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Next generation must play central role in shaping future of Ireland Historic Towns

A project looking at reenergising underused space within the city walls of Derry and a proposal to build an agricultural college in the heart of Trim town were awarded the top prizes in the inaugural Historic Towns Research Awards at a ceremony in Dublin’s Royal Irish Academy on Wednesday 26th November 2014 . Launched by the Irish Walled Towns Network earlier this year, the Historic Towns Research Awards were designed to allow final year degree and taught master students the possibility of providing insight and solutions into the real problems being experienced by Ireland’s historic towns.

Many of Ireland’s historic towns have suffered significantly since the onset of the 2008 recession. As shop vacancy rates have increased, usage of the town centre as a place to live and play has decreased. However, even before the 2008 crash, policies and actions by many of those in both the private and public sectors was creating a situation where the commercial and social strength of town centres was slowly being eroded. This new award aimed to allow final year degree and taught master students the possibility of providing insight and solutions into the real problems being experienced by Ireland’s historic towns.

Speaking at the event Conor Newman, Heritage Council Chairman said, “at a time when we have lost so many of our talented and educated young people to economies overseas this important initiative aims to give them an interest and role in shaping the kind of Ireland they want to see in the future. Our rural towns have the potential to offer a fantastic quality of life for young people and for families, but it is also necessary that they are fit for purpose. Involving the next generation in that process is essential if we are to ensure our towns not only survive but provide a quality of life for talented young people not easily found elsewhere”.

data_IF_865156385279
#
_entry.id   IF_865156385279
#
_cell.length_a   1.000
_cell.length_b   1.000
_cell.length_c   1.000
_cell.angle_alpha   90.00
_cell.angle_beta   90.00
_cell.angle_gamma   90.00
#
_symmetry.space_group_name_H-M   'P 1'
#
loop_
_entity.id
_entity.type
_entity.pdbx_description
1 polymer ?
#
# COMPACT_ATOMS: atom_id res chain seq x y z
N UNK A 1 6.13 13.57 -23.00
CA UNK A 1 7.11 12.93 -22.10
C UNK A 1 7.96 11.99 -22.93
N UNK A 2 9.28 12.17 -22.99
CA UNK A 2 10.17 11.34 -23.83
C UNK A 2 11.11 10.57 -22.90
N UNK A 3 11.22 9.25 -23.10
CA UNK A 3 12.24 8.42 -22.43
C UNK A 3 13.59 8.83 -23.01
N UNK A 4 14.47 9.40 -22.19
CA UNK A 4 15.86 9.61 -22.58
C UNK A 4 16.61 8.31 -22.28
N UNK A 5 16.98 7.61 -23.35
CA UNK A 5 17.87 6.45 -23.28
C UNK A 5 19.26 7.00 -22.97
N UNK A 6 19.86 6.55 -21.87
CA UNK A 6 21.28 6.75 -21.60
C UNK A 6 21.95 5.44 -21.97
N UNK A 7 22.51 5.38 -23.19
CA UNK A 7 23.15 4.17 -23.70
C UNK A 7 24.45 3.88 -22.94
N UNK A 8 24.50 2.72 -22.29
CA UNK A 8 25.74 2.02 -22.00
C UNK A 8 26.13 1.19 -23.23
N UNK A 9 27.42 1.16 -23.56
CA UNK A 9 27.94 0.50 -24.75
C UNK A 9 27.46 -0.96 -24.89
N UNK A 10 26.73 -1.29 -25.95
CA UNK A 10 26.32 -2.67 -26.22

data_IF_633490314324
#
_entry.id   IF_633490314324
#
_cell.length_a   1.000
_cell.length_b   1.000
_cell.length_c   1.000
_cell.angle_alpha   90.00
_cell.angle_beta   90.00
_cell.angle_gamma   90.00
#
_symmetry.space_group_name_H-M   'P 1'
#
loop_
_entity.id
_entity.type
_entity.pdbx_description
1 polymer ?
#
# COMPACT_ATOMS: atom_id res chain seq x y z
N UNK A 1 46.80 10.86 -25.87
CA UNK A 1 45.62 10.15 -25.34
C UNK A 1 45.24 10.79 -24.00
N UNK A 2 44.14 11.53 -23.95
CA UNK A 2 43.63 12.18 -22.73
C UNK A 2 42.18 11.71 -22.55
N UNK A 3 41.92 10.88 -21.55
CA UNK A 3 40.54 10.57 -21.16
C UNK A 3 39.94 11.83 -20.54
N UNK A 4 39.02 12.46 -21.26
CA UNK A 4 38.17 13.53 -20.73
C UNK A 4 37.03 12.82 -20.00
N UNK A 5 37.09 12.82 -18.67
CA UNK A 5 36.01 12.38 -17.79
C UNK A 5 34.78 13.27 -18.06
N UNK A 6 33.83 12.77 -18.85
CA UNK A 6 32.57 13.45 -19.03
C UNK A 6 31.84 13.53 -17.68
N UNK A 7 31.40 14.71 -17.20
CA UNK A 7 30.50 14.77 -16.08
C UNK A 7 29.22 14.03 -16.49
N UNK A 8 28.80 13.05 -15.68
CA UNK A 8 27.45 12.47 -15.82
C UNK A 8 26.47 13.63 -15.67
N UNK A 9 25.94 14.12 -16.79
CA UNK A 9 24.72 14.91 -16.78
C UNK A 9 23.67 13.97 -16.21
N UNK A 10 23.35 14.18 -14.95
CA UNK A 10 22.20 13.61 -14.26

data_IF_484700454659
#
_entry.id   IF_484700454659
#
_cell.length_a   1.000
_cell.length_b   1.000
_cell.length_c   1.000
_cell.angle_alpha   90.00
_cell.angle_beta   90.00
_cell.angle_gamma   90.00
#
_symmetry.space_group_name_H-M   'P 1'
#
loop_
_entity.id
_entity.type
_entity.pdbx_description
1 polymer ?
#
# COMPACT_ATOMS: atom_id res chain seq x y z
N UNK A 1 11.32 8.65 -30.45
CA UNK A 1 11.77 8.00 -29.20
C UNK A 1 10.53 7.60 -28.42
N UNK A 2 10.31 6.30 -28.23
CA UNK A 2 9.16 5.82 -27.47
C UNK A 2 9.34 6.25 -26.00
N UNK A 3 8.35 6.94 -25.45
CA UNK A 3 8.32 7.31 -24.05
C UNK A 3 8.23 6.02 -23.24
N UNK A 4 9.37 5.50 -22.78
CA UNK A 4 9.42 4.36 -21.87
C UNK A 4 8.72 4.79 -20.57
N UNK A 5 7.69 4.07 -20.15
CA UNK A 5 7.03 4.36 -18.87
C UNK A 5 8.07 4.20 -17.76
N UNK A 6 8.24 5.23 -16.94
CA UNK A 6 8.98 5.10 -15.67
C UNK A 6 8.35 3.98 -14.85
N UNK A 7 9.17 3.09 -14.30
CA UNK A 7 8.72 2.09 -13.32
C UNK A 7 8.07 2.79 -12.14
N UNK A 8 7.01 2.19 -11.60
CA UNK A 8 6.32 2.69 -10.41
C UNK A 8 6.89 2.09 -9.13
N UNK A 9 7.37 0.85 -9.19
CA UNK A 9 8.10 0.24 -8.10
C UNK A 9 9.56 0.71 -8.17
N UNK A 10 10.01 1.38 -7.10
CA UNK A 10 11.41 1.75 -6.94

Andrew Bryce from the Department of Architecture in Queens University won the award for the top Degree entry while Melanie O’Brien from the Department of Architecture in UCD won the award in the Masters category.

Andrew’s project, Negotiating the Walls: Derry / Londonderry City Archive, proposes the construction of a city archive which represents the bringing together and celebration of historic documents and records which currently exist in disparate collections throughout the city and further afield.

Melanie’s project, Rhythmic Occupancy: reconnection of Trim Co. Meath to its vitality, investigates placing an agricultural college and adult training facility, not on the periphery of a sensitive heritage town but stitched into the grain of its dormant centre.

The Historic Towns Research Award was awarded by the Irish Walled Towns Network to one final year degree student and one taught masters student whose dissertation or thesis skilfully explored issues into making Ireland’s historic towns better places to live, work or be in. The Award was open to 2013-2014 final year degree students and 2013-2014 taught masters students from universities and Institutes of Technologies located on the island of Ireland.